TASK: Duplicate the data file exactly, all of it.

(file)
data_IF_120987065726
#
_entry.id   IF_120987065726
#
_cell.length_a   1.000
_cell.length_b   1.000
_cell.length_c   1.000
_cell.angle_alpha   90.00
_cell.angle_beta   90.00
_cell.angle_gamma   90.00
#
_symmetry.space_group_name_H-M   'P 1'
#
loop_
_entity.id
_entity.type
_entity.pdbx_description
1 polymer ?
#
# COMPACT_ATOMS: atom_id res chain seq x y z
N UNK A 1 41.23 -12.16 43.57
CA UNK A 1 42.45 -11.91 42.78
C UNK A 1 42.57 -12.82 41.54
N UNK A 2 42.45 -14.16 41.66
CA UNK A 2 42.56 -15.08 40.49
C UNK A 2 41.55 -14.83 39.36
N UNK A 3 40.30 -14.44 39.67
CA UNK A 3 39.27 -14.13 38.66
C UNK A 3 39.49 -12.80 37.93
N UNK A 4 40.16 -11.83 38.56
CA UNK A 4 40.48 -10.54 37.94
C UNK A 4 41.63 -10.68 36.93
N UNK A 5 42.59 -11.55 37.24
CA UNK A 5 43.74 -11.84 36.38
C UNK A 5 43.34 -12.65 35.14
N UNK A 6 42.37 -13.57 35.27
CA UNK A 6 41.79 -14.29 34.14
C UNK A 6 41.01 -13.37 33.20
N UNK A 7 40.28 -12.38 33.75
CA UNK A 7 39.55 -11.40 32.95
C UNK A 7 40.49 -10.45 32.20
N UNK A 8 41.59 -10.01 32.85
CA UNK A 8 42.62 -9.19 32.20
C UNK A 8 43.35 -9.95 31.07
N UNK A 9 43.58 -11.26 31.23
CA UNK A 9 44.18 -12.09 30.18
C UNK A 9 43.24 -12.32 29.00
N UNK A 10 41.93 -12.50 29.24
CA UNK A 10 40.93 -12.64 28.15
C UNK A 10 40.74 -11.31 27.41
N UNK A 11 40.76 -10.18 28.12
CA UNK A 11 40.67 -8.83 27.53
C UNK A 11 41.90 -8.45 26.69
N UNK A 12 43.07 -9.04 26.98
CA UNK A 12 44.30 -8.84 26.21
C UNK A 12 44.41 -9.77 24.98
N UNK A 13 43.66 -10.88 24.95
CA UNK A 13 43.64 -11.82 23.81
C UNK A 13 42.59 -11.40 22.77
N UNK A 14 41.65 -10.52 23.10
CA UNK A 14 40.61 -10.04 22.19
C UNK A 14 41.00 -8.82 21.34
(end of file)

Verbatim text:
data_IF_120987065726
#
_entry.id   IF_120987065726
#
_cell.length_a   1.000
_cell.length_b   1.000
_cell.length_c   1.000
_cell.angle_alpha   90.00
_cell.angle_beta   90.00
_cell.angle_gamma   90.00
#
_symmetry.space_group_name_H-M   'P 1'
#
loop_
_entity.id
_entity.type
_entity.pdbx_description
1 polymer ?
#
# COMPACT_ATOMS: atom_id res chain seq x y z
N UNK A 1 41.23 -12.16 43.57
CA UNK A 1 42.45 -11.91 42.78
C UNK A 1 42.57 -12.82 41.54
N UNK A 2 42.45 -14.16 41.66
CA UNK A 2 42.56 -15.08 40.49
C UNK A 2 41.55 -14.83 39.36
N UNK A 3 40.30 -14.44 39.67
CA UNK A 3 39.27 -14.13 38.66
C UNK A 3 39.49 -12.80 37.93
N UNK A 4 40.16 -11.83 38.56
CA UNK A 4 40.48 -10.54 37.94
C UNK A 4 41.63 -10.68 36.93
N UNK A 5 42.59 -11.55 37.24
CA UNK A 5 43.74 -11.84 36.38
C UNK A 5 43.34 -12.65 35.14
N UNK A 6 42.37 -13.57 35.27
CA UNK A 6 41.79 -14.29 34.14
C UNK A 6 41.01 -13.37 33.20
N UNK A 7 40.28 -12.38 33.75
CA UNK A 7 39.55 -11.40 32.95
C UNK A 7 40.49 -10.45 32.20
N UNK A 8 41.59 -10.01 32.85
CA UNK A 8 42.62 -9.19 32.20
C UNK A 8 43.35 -9.95 31.07
N UNK A 9 43.58 -11.26 31.23
CA UNK A 9 44.18 -12.09 30.18
C UNK A 9 43.24 -12.32 29.00
N UNK A 10 41.93 -12.50 29.24
CA UNK A 10 40.93 -12.64 28.15
C UNK A 10 40.74 -11.31 27.41
N UNK A 11 40.76 -10.18 28.12
CA UNK A 11 40.67 -8.83 27.53
C UNK A 11 41.90 -8.45 26.69
N UNK A 12 43.07 -9.04 26.98
CA UNK A 12 44.30 -8.84 26.21
C UNK A 12 44.41 -9.77 24.98
N UNK A 13 43.66 -10.88 24.95
CA UNK A 13 43.64 -11.82 23.81
C UNK A 13 42.59 -11.40 22.77
N UNK A 14 41.65 -10.52 23.10
CA UNK A 14 40.61 -10.04 22.19
C UNK A 14 41.00 -8.82 21.34